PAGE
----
Monday, June 16, 2008

On the right event processing language


Recently, the discussion about the "right" event processing language has been resumed in couple of Blog entries. First Mark Tsimelzon, the energetic CTO of Coral8, claims that the most important property is that it is familiar and thus similarity to SQL is a benefit. Louis Lovas from Apama argues that familiar syntax is indeed important, but readability is even more important, and argues for imperative language - since most programming in the universe is done in Java / C style; from the comments it seems that David Luckham consistently thinks that Rapide is the right answer. This discussion reminds me of the famous story illustrated in the picture above where a collection of blind people are touching an elephant in different places, and consequently each of them describes the elephant differently. Different people have arrived to the Event Processing area from different backgrounds, and have in mind different type of usages and applications, they also may see different types of users in mind - e.g. verification engineers can work comfortably with temporal logic language, C/Java programmers may have some inclination towards script languages, business users need somewhat higher level language etc... In some applications the main natural abstraction is "stream" as a set of events in a certain time window, and most patterns are set oriented (like: aggregation, threshold, trend seeking etc...), while for other applications the main natural abstraction is "event", since events are processed individually, and the type of patterns deal with individual events (like: conjunction, disjunction, time-out etc..). The challenge with the maturing of the area is to build a language with all the right abstractions, but we need to understand them well first. A comment about the language syntax seems familiar --- yes, it has a benefit, however following this type of reasoning, we would still be in Assembly languages which was what programmers were most familiar with when I started my career as a programmer (once upon a time...), we are advancing since then to provide abstractions. SQL is by itself an abstraction over imperative languages that has started someday, I have still written imperative queries with loops in the pre-SQL era, likewise, spreadsheet programming (which started with Lotus 1-2-3) does not look familiar, but became the most pervasive programming style that exists today (for non-programmers). Thus, IMHO, abstractions that enable to think naturally about a certain type of functions is more important than familiar syntax.

5 comments:

Richard Veryard said...

You wrote: "abstractions that enable to think naturally about a certain type of functions is more important than familiar syntax"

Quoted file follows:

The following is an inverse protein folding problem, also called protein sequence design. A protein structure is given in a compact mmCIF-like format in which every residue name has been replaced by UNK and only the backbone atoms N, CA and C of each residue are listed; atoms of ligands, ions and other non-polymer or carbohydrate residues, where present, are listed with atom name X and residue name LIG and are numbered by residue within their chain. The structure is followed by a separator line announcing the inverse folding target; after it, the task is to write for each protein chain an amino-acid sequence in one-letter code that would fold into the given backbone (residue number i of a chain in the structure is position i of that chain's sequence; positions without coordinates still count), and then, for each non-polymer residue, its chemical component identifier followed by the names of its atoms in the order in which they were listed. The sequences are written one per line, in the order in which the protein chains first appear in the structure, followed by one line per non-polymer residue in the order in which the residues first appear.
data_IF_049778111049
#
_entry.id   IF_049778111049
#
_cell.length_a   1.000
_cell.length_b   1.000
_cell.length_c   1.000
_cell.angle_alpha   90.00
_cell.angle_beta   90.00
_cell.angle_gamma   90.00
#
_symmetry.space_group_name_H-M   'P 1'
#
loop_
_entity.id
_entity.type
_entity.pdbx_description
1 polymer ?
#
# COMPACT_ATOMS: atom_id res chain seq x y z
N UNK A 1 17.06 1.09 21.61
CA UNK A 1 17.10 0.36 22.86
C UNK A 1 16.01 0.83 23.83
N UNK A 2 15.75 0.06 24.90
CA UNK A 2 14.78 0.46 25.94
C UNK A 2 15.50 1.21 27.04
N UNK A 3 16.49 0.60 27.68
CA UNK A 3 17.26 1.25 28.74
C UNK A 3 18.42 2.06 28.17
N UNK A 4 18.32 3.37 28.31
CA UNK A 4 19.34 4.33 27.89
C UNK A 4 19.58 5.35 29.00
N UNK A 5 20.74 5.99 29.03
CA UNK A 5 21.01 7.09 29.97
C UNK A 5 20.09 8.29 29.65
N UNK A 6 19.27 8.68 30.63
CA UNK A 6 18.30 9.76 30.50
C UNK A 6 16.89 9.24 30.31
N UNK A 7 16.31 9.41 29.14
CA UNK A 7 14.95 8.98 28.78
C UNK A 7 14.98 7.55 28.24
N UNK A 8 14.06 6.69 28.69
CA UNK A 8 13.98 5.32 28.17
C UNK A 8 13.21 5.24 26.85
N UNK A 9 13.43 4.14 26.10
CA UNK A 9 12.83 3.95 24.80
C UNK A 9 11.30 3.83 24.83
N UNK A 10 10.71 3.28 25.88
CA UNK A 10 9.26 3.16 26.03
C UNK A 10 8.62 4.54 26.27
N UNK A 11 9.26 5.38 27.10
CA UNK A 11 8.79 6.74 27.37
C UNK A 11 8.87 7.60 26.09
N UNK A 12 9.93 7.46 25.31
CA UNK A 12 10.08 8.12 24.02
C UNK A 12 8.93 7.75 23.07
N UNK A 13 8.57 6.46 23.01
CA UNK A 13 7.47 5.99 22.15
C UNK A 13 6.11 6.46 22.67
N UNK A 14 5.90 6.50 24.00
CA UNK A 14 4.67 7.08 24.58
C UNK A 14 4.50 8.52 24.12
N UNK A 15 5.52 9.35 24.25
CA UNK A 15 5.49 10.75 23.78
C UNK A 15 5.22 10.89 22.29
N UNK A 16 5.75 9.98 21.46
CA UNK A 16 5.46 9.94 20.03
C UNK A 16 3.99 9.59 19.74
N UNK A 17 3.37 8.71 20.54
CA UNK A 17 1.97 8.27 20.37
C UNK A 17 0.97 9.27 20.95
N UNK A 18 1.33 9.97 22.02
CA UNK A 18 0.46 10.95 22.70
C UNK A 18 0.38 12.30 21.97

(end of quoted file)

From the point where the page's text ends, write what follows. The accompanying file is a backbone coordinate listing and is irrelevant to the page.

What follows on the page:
I'm not convinced that programmers think naturally about anything - perhaps that's what makes them programmers in the first place - but apart from that I think you've got a point.

In my post on Programming Languages I point out that vendors are often more concerned about easy adoption than correct use, and this is why they think familiarity is important.

gilad said...

and i thought the all idea is to do things faster...
as an end user who is looking into buying one and with financial data rates growing so fast i will need any c/java/sql/you name it that will be the fastest in work

Opher Etzion said...

Gilad, this is a common misconception that the main reason to use EP software is low latency -- while this is true from some application, it is not true in the general case, see : http://epthinking.blogspot.com/2007/11/only-motivation-to-use-ep-cots-is-to.html
for discussion.

gilad said...

Opher, you wrote:
"I think there are two sources - the first, the early adopters were from the capital markets industry, where some (not all !) of the candidate applications has indeed high performance characteristics"

and as i said that with market data rates going so much higher the most important for me, being in the capital markets industry, speed is on top.

so we agree (regarding financial industry) :)

Jon said...

Interesting post, and I like the elephant metaphor. To the idea of "abstractions", though, I'd add a related but slightly different idea, namely "models of computation". The rules-based approach, for instance, seems closest to tuple stores (like Linda and its ancestors and descendants), where computation proceeds by pulling tuples (events) out of the store and writing new ones in. In many of the streaming products, the model of computation is a different one, namely dataflow networks (based on Kahn's work in the 1970s). Data moves on edges from one node to another, and each node processes the data. Both are different from the RDBMS model, where data is stuffed into base tables and queried after the fact.

An understanding of the model of computation can lead one to different abstractions. I've commented on this in the Aleri CEP product (see also a recent blog entry). Our model of computation is dataflow, where the data is insert/update/delete/upsert of records. We take the dataflow model more seriously than the relational model. Nodes are programmable with operations other than the SQL, with our concepts of Flex Streams (in a little imperative language) and Pattern Streams. That's quite useful in practice, and indeed, the dataflow model suggests these extensions. In other words, by focusing on the model of computation rather than a particular language, we think we see more of the elephant.